Visit Birmingham: Why 2022 is Birmingham's time to shine

written by Rough Guides Editors

updated 28.07.2022

UK Government Minister for Sport and Tourism Nigel Huddleston reveals why the UK's second city deserves your attention in 2022 – and beyond. Read on for Nigel's insights into what awaits when you visit Birmingham.

Nigel Huddleston, photo under CC BY 3.0 licence

Minister for Sport and Tourism, Nigel Huddleston ©

All eyes on Birmingham in 2022

More than 200 years ago, Birmingham was the birthplace of the industrial revolution. Now, in 2022, it will witness a cultural and sporting resurgence as the city hosts the 22nd Commonwealth Games.

With 19 sports, 6,500 athletes, 14,000 volunteers and more than 1.2 million tickets sold to date, the spotlight will be well and truly focused on Birmingham and the West Midlands this summer. The Games are a fantastic opportunity to showcase Britain and Birmingham to the world and will be a catalyst for a real social, cultural and economic legacy for the city.

This is an incredible moment to promote the very best of the city and region to tourists from home and abroad. It is Birmingham and the West Midlands’ time to shine.

It’s predicted that more than one million ticket holders will visit Birmingham while the city is hosting the Games. As well as watching world class athletes, these visitors will be treated to Birmingham itself.

Birmingham Library © SilvanBachmann/Shutterstock

Birmingham Library © SilvanBachmann/Shutterstock

Visit Birmingham for a one-of-a-kind city break

And there is so much that makes the UK’s second largest city unique. Birmingham has more canals than Venice. Its residents are from 180 different nationalities. It’s one of the most diverse cities in Europe and a hotbed for culture.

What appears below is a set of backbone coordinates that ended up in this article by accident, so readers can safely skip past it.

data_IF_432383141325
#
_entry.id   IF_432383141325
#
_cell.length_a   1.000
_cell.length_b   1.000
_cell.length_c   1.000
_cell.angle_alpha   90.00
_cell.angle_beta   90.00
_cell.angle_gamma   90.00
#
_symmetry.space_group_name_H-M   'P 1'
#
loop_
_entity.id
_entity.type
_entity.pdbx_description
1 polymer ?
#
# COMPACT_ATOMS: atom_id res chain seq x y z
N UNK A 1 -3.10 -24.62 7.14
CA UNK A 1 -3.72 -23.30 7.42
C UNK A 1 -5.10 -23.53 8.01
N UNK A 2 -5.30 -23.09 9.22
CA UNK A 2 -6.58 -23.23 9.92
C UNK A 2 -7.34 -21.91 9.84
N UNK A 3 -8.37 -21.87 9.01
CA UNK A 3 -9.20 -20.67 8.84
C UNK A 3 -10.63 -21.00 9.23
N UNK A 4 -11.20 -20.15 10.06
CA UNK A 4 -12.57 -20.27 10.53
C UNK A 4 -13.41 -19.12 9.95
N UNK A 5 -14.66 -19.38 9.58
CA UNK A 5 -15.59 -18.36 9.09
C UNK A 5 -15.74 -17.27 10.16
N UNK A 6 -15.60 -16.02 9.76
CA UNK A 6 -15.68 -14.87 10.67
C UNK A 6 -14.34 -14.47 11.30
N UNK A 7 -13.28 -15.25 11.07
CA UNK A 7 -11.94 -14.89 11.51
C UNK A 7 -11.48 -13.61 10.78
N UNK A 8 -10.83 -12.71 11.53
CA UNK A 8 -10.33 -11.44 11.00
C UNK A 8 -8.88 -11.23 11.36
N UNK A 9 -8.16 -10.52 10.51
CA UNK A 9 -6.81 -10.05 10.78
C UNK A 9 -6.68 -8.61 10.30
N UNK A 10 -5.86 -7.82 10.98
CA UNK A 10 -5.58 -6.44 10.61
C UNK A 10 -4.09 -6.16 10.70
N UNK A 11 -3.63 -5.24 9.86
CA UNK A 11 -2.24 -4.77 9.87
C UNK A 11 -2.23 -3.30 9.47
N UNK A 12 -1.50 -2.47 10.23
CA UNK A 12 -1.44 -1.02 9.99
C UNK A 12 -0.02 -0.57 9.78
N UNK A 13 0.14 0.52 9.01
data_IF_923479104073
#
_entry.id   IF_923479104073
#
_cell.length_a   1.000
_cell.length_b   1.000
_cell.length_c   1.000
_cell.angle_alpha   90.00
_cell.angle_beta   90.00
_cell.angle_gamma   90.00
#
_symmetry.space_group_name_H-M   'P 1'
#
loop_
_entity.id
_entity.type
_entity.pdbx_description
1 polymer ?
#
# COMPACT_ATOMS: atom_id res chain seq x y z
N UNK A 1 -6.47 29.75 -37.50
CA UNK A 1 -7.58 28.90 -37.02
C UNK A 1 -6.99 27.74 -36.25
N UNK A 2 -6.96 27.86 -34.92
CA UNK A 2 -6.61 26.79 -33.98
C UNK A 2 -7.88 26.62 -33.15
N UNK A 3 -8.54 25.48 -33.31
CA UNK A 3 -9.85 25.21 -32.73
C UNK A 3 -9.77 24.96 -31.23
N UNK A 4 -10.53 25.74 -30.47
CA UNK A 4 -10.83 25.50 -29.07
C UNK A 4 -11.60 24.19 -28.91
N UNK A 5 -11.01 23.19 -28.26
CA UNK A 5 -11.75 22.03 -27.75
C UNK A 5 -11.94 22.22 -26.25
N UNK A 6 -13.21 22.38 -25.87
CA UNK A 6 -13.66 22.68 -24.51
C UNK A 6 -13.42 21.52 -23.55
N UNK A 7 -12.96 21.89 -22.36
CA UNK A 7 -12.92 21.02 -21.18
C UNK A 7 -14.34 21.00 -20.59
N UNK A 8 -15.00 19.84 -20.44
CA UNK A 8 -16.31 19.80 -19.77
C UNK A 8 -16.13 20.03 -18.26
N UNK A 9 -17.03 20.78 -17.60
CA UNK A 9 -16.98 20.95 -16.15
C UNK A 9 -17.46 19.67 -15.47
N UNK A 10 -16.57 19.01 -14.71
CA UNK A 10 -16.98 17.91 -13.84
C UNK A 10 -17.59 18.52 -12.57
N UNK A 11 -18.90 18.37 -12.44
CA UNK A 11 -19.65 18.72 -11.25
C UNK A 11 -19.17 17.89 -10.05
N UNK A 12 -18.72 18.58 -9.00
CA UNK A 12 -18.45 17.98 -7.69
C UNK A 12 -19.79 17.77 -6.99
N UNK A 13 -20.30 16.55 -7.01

From Birmingham Museum and Art Gallery, the Ironbridge Gorge Museum and the iconic Library of Birmingham it is a region filled with historic buildings and attractions.

Before the pandemic Birmingham and the West Midlands attracted around 134 million visitors a year, and things are looking more hopeful for a recovery to pre-pandemic levels.

New data from VisitBritain suggests that seven in ten Brits are planning a staycation this year, and the Games will shine the spotlight on the West Midlands as a go to destination.

Birmingham canals - Gas Street Basin © Tupungato/Shutterstock

Birmingham canals - Gas Street Basin © Tupungato/Shutterstock

Cultural treats at the Birmingham 2022 Festival

And for those planning a staycation or a day trip in the UK, Birmingham is an incredible place to visit this year. The Birmingham 2022 Cultural Festival is the largest ever cultural programme in Commonwealth Games history.

Running until the end of September, it is packed with free-to-access world-class culture. Featuring more than 200 projects created by 1,000 artists across the Midlands, this six month celebration of creativity features more than 100,000 participants aided by 500 volunteers.

The Festival, like the Games, is an opportunity for everyone to come together and take part in everything from music, dance and photography, to theatre, crafts and digital art through 100 different community events.

Over ten weeks this summer, residents have had the chance to be bestowed the Key to the City which allows them to explore private and intriguing places and spaces around the city. From private gardens to underground tunnels, it brings a new perspective to the city.

Ian Francis with the Wonderland display at Birmingham Museum and Art Gallery © BMAG

Ian Francis with the Wonderland display at Birmingham Museum and Art Gallery © BMAG

Also running until the end of the Games is Fluito, an immersive outdoor art installation where you will be invited to enter a large sculptural cube to reflect the experience of swimming through immersive sound and an underwater reality experience.

A city centre taken over by plants – and much more